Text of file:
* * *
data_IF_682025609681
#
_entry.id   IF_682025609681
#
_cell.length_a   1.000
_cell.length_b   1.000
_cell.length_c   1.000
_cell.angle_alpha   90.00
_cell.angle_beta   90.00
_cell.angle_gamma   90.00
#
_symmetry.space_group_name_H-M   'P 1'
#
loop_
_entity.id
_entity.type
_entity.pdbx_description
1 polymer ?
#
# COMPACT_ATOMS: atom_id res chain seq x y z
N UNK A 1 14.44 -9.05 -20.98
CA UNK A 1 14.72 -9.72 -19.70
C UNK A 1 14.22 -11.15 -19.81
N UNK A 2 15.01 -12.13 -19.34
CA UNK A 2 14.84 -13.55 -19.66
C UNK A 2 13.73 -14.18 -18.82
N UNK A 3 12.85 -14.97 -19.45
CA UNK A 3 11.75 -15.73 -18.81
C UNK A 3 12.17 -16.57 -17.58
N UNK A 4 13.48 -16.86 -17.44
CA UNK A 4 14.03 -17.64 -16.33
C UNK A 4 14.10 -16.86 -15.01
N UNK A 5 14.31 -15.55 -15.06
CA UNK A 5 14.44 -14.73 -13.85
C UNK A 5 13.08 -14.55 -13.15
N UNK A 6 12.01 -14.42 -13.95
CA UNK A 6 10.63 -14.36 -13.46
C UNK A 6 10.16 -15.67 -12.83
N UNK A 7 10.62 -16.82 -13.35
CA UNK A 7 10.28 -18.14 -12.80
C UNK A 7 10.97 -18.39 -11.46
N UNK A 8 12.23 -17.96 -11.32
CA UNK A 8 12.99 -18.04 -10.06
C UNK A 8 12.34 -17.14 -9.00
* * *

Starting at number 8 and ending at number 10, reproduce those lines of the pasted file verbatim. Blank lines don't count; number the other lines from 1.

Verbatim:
_cell.angle_alpha   90.00
_cell.angle_beta   90.00
_cell.angle_gamma   90.00